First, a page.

All three broadcasting channels refused to air the demonstration as it was happening. But it remains unclear who was responsible for failing to show the viewers the truth.
The ceremony was broadcast on behalf of the Public Diplomacy and Diaspora Affairs Ministry. As the ministry is not a television body, they hired JCS – a private television production company – to produce the broadcast for the three news channels in Israel.
After the Shalit incident, officials from all three news channels criticized the ministry. "There is no doubt they're embarrassed by this and they didn't want to air it," a Channel 2 News official said.
"They could have easily aired the pictures. There were at least 10 cameras there. They clearly chose not to. In addition, the ministry also had preexisting knowledge about the provocation. They could have prepared for it ahead of time, they just didn't want to."
Channel 2 News also knew about the Shalit family's planned event ahead of time. They even sent a reporter to accompany Shalit and his girlfriend as they got ready, making posters and packing their bags. However because Channel 2 was not in charge of filming the ceremony, they could not intervene during the broadcasting.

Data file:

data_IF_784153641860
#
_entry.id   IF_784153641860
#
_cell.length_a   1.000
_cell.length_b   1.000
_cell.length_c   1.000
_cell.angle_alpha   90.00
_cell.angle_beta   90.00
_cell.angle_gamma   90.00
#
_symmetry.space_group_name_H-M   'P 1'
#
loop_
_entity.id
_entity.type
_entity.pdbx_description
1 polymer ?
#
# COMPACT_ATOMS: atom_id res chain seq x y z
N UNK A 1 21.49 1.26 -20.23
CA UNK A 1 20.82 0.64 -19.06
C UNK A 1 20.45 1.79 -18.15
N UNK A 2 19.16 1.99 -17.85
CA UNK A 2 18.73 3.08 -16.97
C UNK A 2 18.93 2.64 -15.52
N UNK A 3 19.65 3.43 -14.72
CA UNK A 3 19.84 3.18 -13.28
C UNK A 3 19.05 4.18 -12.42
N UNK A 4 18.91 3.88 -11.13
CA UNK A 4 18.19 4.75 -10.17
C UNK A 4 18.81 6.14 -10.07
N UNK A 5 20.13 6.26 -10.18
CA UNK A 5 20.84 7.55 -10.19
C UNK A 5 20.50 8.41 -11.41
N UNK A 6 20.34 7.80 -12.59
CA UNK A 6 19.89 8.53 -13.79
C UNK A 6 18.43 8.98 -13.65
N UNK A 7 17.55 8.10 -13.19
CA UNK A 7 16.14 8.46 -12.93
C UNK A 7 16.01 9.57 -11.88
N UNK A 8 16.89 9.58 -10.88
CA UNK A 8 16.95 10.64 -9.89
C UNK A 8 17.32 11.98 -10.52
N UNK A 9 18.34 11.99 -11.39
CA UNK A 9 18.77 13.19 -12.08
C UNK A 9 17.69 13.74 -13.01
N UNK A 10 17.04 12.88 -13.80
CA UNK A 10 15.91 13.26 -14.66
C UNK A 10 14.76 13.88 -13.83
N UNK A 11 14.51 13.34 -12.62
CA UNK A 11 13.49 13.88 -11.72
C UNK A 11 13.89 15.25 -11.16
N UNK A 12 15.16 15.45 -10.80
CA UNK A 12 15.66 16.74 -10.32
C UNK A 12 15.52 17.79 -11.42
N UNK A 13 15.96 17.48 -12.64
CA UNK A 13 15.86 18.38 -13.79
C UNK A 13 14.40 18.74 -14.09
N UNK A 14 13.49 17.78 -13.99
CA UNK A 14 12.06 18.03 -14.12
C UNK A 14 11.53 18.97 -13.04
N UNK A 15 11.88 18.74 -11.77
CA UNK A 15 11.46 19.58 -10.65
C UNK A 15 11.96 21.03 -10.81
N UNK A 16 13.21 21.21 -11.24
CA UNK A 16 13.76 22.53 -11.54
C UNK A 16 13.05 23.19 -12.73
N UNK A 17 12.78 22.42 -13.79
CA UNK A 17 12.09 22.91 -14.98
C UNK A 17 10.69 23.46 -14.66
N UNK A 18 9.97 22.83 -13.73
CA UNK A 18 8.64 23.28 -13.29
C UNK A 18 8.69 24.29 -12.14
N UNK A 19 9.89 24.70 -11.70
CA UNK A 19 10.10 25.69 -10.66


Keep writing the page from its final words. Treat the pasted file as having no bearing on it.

Now they plan to demand explanations from the Public Diplomacy Ministry for their puzzling decision, described by a Channel 2 News official as "an error in judgment."
Channel 1 refused to comment.
"The broadcasting was executed in accordance with the private company's decisions and respectively with the ceremony, without any guidance from us," insisted Public Diplomacy and Diaspora Affairs Spokesman Gal Ilan. "It was a well thought-out and scheduled national ceremony, and everyone involved had been preparing and getting ready for it for quite some time – including the film crews."
However a ministry official claimed an instruction was given to ignore any provocations. "Our job was to televise a national event to the public, not report the news," a ministry official stated. "That's the journalists' job, not ours."
JCS Productions refused to comment, however director Avi Amber, who was responsible for camera routing on behalf of the company, addressed the issue.
"I didn't know about the incident during the broadcast," he said Tuesday. "The cameras were facing center stage, according to plan, and the event took place at a darker side of the site. I wasn't instructed by the Public Diplomacy Ministry to conceal the event, which I didn't even know happened."
Even if the version told by news channel officials sounds acceptable, one cannot help but wonder why these independent news channels chose to depend on a self-severing governmental body.
Off the record, all three news channels admitted they could not believe a governmental body would ever deliberately ignore such a demonstrable news event.
"We've learned our lesson," said news officials. "Next time we'll send our own cameras as well."
Itamar Eichner contributed to this report
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